January 15, 2013

5 nonprofit apps that make a difference

Photo courtesy of Daniel Y. Go via Creative Commons

5 organizations with apps worth downloading

Guest post by Kerry Butters

There is an app for pretty much everything these days, whether you want help with yoga, looking at the stars, getting to sleep or maybe you just need to keep all your affairs in order.

However, not every app is in it for the money. There are nonprofit apps out there that are worth more than a passing glance. With this in mind, we’ve put together a list of some of the best nonprofit apps available today.

First Aid App by American Red Cross
1I don’t know about you, but when it comes to first aid, I’m clueless. Anything that involves more than a Band-Aid and I have to look online for advice. This cool app can help you along the way by teaching you first aid, giving you quizzes to improve your knowledge. With its built-in content, you won’t have to worry about finding a signal in a moment of peril. iTunes and Android Continue reading

April 20, 2011

Community Code-a-thon comes to SF on May 6-7


One Economy, SF Goodwill, SF Dept. of Tech, Code for America & Socialbrite team up to develop mobile apps for social good

JD LasicaSave the date! On May 6 and 7, several public-spirited organizations — One Economy, San Francisco Goodwill Industries, Code for America, Socialbrite as well as the City of San Francisco’s Department of Technology — are coming together to put on a Community Code-a-thon.

With the Where 2.0 mobile technology conference taking place down the road in Santa Clara, Calif., this week (I attended yesterday and will return tomorrow), it’s a good reminder that the best mobile applications fill a gap in the marketplace.

A code-a-thon is where local developers come together and spend the day hacking on different ideas that could be teased out into a full-fledged mobile application. Unlike some other code-a-thons you may have heard of, this one is all about creating public-purpose mobile apps that improve the lives of people in the community.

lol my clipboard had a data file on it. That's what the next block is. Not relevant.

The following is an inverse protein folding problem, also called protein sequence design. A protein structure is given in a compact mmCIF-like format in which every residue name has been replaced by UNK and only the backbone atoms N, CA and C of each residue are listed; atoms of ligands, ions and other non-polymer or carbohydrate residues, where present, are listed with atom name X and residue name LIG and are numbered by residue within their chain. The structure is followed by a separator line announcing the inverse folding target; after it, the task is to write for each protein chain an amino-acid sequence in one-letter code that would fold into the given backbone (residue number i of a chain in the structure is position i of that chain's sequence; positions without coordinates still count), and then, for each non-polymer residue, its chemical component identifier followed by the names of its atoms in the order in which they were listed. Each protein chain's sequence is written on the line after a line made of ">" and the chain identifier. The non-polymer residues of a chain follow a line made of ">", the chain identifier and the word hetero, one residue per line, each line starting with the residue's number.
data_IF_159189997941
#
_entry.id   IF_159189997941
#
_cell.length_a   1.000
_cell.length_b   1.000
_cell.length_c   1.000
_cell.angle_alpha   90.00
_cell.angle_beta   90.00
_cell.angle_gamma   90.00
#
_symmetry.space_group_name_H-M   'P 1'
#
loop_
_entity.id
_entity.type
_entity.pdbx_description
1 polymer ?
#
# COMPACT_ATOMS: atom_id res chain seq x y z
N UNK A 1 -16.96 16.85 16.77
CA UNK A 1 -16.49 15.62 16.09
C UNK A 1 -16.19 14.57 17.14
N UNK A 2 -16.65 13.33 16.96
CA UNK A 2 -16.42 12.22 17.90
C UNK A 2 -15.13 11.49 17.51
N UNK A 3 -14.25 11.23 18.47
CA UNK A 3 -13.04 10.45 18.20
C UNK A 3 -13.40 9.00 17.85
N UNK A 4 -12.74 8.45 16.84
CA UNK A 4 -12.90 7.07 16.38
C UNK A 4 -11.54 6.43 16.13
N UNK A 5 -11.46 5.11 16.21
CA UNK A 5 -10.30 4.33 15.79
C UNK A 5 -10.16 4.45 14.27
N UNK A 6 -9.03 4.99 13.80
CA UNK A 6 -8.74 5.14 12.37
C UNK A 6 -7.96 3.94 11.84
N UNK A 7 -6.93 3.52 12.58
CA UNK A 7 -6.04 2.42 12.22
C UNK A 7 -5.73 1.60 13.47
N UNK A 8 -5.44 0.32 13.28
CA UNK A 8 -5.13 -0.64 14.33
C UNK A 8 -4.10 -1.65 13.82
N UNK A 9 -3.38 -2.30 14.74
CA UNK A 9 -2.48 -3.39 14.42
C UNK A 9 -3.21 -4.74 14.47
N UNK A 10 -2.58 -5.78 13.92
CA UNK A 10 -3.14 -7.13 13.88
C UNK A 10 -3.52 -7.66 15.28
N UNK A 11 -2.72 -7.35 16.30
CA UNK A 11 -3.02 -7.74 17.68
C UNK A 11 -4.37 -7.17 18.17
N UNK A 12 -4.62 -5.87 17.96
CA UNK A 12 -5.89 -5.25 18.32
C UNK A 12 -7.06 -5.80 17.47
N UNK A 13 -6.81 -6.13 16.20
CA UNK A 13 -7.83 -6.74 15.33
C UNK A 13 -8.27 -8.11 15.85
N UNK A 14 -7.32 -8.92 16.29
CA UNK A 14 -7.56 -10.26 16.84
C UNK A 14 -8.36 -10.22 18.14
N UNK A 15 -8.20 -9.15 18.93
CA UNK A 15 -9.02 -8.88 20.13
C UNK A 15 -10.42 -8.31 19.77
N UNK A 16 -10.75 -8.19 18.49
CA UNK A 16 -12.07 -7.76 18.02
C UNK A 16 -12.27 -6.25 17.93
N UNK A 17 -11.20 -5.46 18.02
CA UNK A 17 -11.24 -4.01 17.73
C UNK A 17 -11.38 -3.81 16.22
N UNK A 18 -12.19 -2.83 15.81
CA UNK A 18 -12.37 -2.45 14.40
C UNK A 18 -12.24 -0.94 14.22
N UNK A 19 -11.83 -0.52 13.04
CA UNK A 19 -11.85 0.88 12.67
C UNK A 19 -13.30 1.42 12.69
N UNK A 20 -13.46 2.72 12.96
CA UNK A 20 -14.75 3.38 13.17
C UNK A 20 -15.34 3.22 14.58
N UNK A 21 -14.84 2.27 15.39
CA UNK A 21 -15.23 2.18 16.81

To see an example of how this works, take a look at the top apps that emerged from the hack-a-thon held in Washington, D.C. this past Saturday.

Doing most of the heavy lifting for this effort is Arthur Grau, the tech force of nature who’s behind nonprofit One Economy’s Applications for Good. The Bay Area gathering offers $1,000 in prizes to the winners.

Code-a-thon: Have geek credentials? You’re invited

Here are the details:

When: May 6, a Friday, pitch session and social mixer, 3-5 pm; May 7, a Saturday, offers a full day of coding, ending with judging and announcement of winners.

Where: SF Department of Technology, 1 S. Van Ness Ave.

Who: The Code-a-thon is open to all community-minded programmers. A few case studies will be shared in advance to inspire the developers with examples of how mobile apps could be made available to community organizations and nonprofits

Cost to participate: Free. Register on Eventbrite and see the full Agenda. Food and snacks will be made available.

Organizers: One Economy, Goodwill Industries of San Francisco, San Mateo & Marin Counties, Code for America, Socialbrite and the San Francisco Department of Technology. The daylong, developer-meets-community code event supports Applications for Good, One Economy’s national contest, launched in early 2011, where developers design public purpose mobile applications to help underserved Americans improve their lives. For this event, Code for America is expected to bring 10-12 developers.

Prizes: The day’s activities will offer seed prizes totalling $1,000 to engage developers to design and refine their work under the helpful eyes of experts in community and software development. It could lead to $50,000 in prizes to software developers who design applications that help families, find jobs, get healthy, improve education and build financial security in One Economy’s national contest, which runs through May 16 and is co-sponsored by AT&T. Other details are still being firmed up.

According to a Pew Research Center report, lower income households access the Internet at higher rates on mobile phones and devices because they do not have a computer at home. Those without computers and high speed Internet in the home are disproportionately people of color. African Americans and Latinos, with 87% owning smart or feature phones, are more likely to take advantage of a wide array of phone data functions.

Check out the Applications for Good website to see a rich best-of-apps catalog, needs and solutions pages.